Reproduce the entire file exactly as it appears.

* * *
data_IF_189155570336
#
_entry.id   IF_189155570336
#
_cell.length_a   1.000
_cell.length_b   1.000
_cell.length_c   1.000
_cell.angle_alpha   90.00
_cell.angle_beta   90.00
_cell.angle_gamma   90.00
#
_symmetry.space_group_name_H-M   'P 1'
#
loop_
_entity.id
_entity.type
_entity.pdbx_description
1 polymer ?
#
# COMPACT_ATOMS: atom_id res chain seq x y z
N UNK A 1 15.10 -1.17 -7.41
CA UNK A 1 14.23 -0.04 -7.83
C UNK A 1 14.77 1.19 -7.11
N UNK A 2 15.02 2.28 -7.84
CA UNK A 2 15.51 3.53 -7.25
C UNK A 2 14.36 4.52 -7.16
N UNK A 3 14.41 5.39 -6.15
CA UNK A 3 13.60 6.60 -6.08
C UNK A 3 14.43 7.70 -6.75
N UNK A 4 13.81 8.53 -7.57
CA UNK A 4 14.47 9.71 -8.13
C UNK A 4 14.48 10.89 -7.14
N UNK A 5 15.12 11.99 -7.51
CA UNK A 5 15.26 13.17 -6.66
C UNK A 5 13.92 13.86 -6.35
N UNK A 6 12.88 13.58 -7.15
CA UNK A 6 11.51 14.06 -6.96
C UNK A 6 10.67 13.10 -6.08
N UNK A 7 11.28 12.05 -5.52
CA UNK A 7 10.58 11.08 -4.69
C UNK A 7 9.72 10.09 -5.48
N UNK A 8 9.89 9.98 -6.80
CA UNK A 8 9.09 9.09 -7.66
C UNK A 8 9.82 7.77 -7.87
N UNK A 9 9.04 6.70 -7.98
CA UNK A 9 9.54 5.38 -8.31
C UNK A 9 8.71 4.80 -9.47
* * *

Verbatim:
data_IF_189155570336
#
_entry.id   IF_189155570336
#
_cell.length_a   1.000
_cell.length_b   1.000
_cell.length_c   1.000
_cell.angle_alpha   90.00
_cell.angle_beta   90.00
_cell.angle_gamma   90.00
#
_symmetry.space_group_name_H-M   'P 1'
#
loop_
_entity.id
_entity.type
_entity.pdbx_description
1 polymer ?
#
# COMPACT_ATOMS: atom_id res chain seq x y z
N UNK A 1 15.10 -1.17 -7.41
CA UNK A 1 14.23 -0.04 -7.83
C UNK A 1 14.77 1.19 -7.11
N UNK A 2 15.02 2.28 -7.84
CA UNK A 2 15.51 3.53 -7.25
C UNK A 2 14.36 4.52 -7.16
N UNK A 3 14.41 5.39 -6.15
CA UNK A 3 13.60 6.60 -6.08
C UNK A 3 14.43 7.70 -6.75
N UNK A 4 13.81 8.53 -7.57
CA UNK A 4 14.47 9.71 -8.13
C UNK A 4 14.48 10.89 -7.14
N UNK A 5 15.12 11.99 -7.51
CA UNK A 5 15.26 13.17 -6.66
C UNK A 5 13.92 13.86 -6.35
N UNK A 6 12.88 13.58 -7.15
CA UNK A 6 11.51 14.06 -6.96
C UNK A 6 10.67 13.10 -6.08
N UNK A 7 11.28 12.05 -5.52
CA UNK A 7 10.58 11.08 -4.69
C UNK A 7 9.72 10.09 -5.48
N UNK A 8 9.89 9.98 -6.80
CA UNK A 8 9.09 9.09 -7.66
C UNK A 8 9.82 7.77 -7.87
N UNK A 9 9.04 6.70 -7.98
CA UNK A 9 9.54 5.38 -8.31
C UNK A 9 8.71 4.80 -9.47